While inspecting an array of tall boxwood shrubs on a property in the town of Orange last year, Grelen Nursery founder Dan Gregg discovered more than he bargained for. The 1891 farmhouse in the center of the ring of shrubs was for sale, and Dan immediately saw its potential as a lodging and event space, complementing the Greggs’ ventures in nearby Somerset.
Though well-kept, the house’s interior was dark and constricted, and needed a major overhaul to become a viable venue for larger groups. Luckily, Dan knew the perfect person for the job: his wife, Leslie. “My husband knows me and knows my favorite thing in the world is renovation,” says Leslie with a smile. “He does the outside and I do the inside.”
“Doing the inside” is often a heroic undertaking, but for Leslie, it’s also a creative thrill. In re-designing the farmhouse, dubbed Boxwood Villa, Leslie dispensed with an architect and instead worked closely with her builder, Lance Clore, a veteran of several previous projects with the Greggs. “I stand in the space and draw it in my head,” says Leslie. “Then Lance and I get together and bounce ideas around. We have a similar vision.”
A masterful jack-of-all-trades, Clore does everything except plumbing, electrical and drywall, and he prefers to work by himself. For Boxwood, that meant longer hours as he finished the project in only nine months. “I love the creative side of the job,” says Clore. “I can see what it’s going to look like before I even start. It’s like a puzzle, working out how it will all fit together.”
Several puzzles kept things interesting along the way. A steep, narrow back stairway to the third floor had to be torn out, and Clore extended the wider main staircase upward, incorporating matching spindles, newels and caps to make the whole structure appear seamlessly original. The extra space from the demolished stairway helped solve another problem. “The biggest challenge in old houses is bathrooms,” says Leslie. “There are never enough.” A clever L-shaped bath was added to a bedroom on the second floor, and below that a powder room, accented with exposed brick and beadboard, was tucked in off the kitchen.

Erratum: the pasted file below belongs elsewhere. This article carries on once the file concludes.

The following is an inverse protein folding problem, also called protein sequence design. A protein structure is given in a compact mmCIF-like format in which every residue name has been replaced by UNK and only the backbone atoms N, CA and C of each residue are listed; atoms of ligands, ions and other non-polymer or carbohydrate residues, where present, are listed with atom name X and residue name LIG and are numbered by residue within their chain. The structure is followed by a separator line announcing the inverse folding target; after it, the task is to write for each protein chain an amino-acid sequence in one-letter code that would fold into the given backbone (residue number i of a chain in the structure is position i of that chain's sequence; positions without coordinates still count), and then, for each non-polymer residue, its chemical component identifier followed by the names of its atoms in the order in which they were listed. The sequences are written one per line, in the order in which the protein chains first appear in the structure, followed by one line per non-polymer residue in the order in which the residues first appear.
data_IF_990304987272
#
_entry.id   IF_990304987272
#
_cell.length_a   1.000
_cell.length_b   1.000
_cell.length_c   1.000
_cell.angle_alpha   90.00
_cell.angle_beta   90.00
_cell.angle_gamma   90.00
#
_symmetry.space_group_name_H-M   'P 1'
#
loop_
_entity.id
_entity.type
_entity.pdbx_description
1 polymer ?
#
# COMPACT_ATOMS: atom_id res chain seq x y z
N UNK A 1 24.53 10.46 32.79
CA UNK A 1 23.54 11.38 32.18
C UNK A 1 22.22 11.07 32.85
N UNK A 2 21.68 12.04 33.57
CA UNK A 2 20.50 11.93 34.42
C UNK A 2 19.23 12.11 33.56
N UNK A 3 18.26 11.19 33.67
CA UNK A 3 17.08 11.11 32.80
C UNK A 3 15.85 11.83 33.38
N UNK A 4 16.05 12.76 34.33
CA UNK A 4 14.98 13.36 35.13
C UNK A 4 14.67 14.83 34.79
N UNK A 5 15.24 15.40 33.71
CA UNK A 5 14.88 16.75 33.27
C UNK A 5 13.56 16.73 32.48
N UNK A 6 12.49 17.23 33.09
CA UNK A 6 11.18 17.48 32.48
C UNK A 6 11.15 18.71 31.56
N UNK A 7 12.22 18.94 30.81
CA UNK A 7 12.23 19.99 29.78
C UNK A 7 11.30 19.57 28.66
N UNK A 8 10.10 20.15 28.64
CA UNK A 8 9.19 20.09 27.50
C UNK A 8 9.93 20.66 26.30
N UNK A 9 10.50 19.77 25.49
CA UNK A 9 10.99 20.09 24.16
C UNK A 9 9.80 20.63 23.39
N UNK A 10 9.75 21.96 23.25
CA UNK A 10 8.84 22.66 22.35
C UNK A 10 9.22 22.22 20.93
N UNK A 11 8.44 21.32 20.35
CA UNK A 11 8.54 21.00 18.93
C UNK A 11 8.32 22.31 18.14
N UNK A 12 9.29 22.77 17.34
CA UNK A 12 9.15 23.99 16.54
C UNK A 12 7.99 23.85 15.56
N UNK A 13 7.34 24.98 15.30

To improve flow on the main floor, superfluous walls got the axe. “I always design to be group-oriented,” Leslie explains, pointing out where barriers between the kitchen and dining areas had been removed. She and Clore also dismantled a tiny vestibule in the front hall, allowing the large double front door, surrounded by windows, to highlight the entryway.
The attic, a dark, junk-filled space when the Greggs first saw it, proved an inspiration to Leslie. “We cleaned it out, insulated and carpeted it, and now it’s a beautiful place for meetings and small group events,” she says. Four huge, round windows at each point of the compass allow natural light to play on the soaring wooden ceiling beams and fresh white paneling. Yoga retreats, led by Bridget Baylin of Charlottesville, will be held here beginning this fall.
The five-bedroom, four-and-a-half bath house can sleep up to 10, and the front lawn, lush with Dan’s landscaping handiwork, could host a day wedding, family get-together, or corporate event. Leslie’s cheerful, intentional attitude toward decorating her renovation projects means that the interior spaces are never stiff. Mixing pricey antiques with bargain finds, she aims for an overall relaxed vibe. “Aesthetically, I want to be in rooms that make me happy, where people are comfortable and can just enjoy being together.”